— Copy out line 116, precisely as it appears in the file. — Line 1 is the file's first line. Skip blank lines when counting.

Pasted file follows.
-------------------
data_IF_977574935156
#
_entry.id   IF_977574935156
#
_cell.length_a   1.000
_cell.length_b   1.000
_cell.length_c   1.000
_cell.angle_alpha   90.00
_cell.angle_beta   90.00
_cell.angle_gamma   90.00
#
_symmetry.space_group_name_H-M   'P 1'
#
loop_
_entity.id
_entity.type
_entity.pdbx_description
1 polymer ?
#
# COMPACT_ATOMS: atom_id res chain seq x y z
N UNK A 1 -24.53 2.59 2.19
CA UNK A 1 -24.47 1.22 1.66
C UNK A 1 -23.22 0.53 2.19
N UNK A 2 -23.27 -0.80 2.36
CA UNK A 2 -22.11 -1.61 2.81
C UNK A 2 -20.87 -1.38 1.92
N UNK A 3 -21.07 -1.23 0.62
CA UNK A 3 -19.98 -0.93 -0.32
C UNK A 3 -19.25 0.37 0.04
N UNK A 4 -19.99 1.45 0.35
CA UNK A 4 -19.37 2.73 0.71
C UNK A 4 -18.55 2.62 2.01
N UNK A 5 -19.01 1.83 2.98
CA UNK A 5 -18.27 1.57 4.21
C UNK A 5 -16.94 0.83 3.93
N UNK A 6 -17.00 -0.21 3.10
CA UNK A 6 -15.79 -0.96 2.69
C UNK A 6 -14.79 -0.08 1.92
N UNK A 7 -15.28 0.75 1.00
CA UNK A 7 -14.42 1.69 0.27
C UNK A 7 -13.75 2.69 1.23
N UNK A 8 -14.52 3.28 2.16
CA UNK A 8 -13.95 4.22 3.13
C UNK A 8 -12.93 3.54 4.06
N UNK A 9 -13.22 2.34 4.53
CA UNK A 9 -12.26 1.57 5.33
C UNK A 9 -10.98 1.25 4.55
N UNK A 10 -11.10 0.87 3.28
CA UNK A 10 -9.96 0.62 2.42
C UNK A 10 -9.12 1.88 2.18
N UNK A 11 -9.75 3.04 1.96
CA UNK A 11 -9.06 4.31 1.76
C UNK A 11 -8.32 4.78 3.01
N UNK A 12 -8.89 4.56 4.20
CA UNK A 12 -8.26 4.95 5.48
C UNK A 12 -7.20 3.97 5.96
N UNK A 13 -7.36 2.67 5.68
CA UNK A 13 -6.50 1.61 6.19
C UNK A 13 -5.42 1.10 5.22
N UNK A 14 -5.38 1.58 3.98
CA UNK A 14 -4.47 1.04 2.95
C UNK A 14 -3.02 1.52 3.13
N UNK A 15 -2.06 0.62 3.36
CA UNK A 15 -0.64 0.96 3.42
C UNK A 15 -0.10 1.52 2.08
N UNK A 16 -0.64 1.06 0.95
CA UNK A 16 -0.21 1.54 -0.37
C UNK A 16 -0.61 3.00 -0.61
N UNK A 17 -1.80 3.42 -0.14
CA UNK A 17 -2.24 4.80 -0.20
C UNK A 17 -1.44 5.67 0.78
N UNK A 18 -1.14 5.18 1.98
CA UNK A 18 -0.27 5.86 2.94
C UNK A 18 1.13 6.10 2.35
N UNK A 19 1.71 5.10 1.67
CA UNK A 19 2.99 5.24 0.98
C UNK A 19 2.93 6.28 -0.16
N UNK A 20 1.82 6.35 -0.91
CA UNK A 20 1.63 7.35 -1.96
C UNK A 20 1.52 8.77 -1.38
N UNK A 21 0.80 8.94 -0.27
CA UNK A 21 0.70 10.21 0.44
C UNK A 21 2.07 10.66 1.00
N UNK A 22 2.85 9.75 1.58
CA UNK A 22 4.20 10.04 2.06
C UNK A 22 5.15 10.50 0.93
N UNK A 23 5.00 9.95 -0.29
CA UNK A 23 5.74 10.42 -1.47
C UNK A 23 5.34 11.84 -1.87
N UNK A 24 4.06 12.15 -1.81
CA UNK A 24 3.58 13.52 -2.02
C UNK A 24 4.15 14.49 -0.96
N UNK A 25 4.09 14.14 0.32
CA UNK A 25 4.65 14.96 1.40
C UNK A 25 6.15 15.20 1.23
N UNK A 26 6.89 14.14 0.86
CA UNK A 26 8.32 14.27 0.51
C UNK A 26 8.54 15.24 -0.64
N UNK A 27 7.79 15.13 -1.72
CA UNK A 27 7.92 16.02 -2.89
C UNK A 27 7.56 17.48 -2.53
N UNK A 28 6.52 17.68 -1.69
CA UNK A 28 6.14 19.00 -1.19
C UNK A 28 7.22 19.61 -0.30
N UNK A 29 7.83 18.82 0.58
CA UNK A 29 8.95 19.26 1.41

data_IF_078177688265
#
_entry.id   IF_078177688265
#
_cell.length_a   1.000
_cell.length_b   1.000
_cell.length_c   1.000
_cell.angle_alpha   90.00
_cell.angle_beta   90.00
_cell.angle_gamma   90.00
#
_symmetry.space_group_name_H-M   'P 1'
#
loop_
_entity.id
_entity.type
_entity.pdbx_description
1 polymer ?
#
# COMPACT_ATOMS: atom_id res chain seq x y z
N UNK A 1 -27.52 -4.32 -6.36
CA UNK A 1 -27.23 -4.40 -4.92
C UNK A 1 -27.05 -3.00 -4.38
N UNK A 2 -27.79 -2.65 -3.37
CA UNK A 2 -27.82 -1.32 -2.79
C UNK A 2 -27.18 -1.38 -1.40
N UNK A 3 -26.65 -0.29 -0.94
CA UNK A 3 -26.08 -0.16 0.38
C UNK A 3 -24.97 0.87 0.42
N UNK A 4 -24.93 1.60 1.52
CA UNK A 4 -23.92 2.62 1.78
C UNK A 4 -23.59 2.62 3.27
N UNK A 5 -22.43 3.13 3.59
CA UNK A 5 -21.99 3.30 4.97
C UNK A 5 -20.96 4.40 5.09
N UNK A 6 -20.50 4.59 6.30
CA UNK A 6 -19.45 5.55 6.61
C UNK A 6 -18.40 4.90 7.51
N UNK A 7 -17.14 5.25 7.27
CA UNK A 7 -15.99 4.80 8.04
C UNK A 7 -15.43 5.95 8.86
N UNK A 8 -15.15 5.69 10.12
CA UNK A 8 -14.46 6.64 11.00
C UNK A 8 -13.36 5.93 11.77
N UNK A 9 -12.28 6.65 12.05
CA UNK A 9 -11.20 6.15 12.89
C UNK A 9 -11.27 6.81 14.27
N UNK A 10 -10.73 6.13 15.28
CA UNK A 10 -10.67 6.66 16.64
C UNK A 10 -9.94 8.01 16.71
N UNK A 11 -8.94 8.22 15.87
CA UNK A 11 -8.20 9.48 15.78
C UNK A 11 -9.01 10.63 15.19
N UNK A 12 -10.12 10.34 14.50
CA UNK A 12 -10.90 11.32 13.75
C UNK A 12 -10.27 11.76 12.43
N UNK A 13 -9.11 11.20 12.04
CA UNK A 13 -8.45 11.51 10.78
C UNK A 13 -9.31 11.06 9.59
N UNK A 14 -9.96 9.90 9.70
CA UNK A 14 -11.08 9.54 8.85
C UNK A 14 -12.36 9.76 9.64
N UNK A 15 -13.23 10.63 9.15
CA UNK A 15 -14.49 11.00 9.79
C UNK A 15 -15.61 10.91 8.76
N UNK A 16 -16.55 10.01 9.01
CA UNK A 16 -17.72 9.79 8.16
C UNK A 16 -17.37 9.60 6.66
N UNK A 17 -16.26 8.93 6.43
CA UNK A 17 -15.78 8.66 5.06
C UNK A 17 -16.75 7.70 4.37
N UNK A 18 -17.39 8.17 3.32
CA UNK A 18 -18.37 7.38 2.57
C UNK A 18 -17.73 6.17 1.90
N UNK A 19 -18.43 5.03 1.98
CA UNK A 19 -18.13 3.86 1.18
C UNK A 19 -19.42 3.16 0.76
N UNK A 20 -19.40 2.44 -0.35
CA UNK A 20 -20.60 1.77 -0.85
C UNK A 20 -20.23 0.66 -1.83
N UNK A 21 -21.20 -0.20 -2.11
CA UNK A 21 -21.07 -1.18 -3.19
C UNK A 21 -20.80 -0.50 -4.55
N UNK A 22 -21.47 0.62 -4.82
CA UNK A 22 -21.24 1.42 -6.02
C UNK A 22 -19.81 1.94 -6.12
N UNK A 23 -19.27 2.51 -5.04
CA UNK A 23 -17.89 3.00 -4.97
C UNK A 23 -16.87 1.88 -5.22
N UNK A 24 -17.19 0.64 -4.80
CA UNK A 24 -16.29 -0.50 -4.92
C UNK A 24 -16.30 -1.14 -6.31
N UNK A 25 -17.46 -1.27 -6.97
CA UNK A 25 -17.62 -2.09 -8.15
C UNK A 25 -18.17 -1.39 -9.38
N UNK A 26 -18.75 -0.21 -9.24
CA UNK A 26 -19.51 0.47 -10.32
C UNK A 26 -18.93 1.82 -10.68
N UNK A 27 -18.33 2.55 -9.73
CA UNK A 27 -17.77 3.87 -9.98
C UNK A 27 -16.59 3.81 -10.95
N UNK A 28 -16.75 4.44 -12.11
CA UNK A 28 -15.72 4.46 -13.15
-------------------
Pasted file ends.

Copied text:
_cell.angle_gamma   90.00